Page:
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Originally published August 2 2012

Massive power grid failure shakes India

by J. D. Heyes

(NaturalNews) India, unique in many ways, is now known for something else: the world's largest power outage.

About 670 million of the country's one billion people were left without power this week when three of the country's power grids failed in rapid succession. The outage, which lasted hours, forced businesses, hospitals and public buildings to rely on back-up generators.

Needless to say, the outage infuriated - and embarrassed - most Indians, but many reportedly took the mishap in stride, simply because losing power (though not nearly on as wide a scale) is a fairly common occurrence in this would-be Asian powerhouse that is trying to obtain first-world status, if only it had enough reliable electricity to do so.

Though businesses, factories and airports relied on generators, some households had to rely on backup systems that were powered by truck batteries, The Associated Press reported. But hundreds of millions of the nation's poor weren't really affected, since they had no electricity in the first place.

No big deal - but yet, it is a big deal

Some Indians - used to such inconveniences we Americans would never tolerate - took the situation in stride.

"The blackout might have been huge, but it wasn't unbearably long," Satish, owner of a coffee and juice shop in central Delhi, told AP. "It was just as bad as any other five-hour power cut. We just used a generator while the light was out, and it was work as usual."

The huge outages are becoming even more common than normal, however. The massive outage was the second record-breaking outage in as many days; the country's northern power grid failed on Monday, which left about 370 million people without power for most of the hot, sweltering day. That collapse was blamed on Indian states which apparently drew more than their power allotment (can you imagine such an allotment system going over very well in the U.S.?).

The following day, the northern grid collapsed once more, officials said, which led to a cascade of failures on subsequent grids in the east and northeast, robbing 20 of India's 28 states of power.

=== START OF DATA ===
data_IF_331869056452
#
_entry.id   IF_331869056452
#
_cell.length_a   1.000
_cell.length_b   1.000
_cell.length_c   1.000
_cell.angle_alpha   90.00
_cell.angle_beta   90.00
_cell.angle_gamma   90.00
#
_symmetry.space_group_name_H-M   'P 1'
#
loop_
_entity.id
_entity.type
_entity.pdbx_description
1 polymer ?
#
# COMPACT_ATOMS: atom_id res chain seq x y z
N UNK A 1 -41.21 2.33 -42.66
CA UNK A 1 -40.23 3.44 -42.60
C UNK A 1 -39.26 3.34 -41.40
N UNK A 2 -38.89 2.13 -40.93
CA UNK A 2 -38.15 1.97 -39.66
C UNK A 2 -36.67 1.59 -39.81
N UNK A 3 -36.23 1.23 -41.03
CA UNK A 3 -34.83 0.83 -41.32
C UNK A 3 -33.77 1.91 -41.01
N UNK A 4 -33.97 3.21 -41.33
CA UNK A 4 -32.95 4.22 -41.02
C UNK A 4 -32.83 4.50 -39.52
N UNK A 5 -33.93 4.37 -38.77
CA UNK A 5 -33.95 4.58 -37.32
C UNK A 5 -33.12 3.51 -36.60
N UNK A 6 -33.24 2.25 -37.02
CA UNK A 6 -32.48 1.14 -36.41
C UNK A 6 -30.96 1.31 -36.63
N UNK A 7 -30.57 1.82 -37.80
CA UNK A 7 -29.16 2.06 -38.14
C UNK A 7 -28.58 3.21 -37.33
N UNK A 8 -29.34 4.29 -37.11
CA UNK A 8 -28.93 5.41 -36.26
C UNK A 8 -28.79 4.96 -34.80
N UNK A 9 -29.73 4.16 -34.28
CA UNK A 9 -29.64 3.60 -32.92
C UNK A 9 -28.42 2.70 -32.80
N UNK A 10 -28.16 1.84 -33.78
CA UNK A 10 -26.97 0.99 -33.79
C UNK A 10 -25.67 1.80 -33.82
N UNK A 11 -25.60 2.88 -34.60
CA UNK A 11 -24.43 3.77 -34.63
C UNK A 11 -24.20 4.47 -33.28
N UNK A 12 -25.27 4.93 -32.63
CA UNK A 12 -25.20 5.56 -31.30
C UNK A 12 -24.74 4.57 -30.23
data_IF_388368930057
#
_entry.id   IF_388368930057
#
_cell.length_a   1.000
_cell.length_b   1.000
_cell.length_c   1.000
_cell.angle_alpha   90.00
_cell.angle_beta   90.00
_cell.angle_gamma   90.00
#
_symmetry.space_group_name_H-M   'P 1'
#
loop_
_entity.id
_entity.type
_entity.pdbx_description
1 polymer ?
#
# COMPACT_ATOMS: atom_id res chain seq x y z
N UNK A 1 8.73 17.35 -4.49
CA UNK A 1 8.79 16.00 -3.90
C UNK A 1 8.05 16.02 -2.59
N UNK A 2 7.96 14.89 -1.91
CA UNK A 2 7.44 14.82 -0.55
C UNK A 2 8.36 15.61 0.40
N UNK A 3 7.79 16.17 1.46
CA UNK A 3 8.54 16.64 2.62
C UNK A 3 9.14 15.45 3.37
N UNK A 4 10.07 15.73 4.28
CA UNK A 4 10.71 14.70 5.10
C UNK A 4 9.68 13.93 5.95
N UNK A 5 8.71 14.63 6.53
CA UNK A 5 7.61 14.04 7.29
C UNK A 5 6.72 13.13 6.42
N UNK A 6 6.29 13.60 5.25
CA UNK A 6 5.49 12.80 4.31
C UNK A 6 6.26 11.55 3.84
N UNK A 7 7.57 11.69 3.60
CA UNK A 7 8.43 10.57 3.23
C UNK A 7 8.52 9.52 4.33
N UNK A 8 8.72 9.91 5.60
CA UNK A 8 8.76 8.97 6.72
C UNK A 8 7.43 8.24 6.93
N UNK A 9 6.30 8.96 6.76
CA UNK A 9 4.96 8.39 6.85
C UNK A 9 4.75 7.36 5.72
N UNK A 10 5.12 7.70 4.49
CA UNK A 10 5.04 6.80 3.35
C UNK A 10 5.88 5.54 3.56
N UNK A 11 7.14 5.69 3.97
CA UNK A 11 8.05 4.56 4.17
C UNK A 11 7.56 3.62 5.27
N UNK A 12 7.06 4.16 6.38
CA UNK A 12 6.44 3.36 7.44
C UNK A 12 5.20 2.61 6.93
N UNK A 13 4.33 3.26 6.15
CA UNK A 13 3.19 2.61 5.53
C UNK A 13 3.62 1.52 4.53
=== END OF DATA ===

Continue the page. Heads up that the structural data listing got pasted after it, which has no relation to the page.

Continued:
"I can understand this happening once in a while but how can one allow such a thing to happen two days in a row?" frustrated shop worker Anu Chopra, 21, told the BBC. "It just shows our infrastructure is in a complete mess. There is no transparency and no accountability whatsoever."

The blame game

The national government; however, was quick to not take the blame. Instead, Power Minister Sushil Kumar Shinde pointed an accusing finger at Indian states, saying they took more than they were allowed to have. Shame on them for wanting to better serve their populations.

State officials in Uttar Pradesh, one of the states blamed in the Indian media, hit back, saying there was "no reason to believe" they were at fault.

"We are not to be blamed for the technical snag that tripped the grid," the power minister of Haryana state, Captain Ajay Singh, told a local TV station. "We are simply being blamed for what everyone does."

Clearly, the Indian economy has outgrown its capacity to support itself. "Power cuts are common in Indian cities because of a fundamental shortage of power and an aging grid - the chaos caused by such cuts has led to protests and unrest on the streets in the past," the BBC reported. "India's demand for electricity has soared in recent years as its economy has grown but its power infrastructure has been unable to meet the growing needs."

Analysts say India needs a "huge investment" in updating and expanding its power infrastructure if it is to ever achieve the economic status it seeks.



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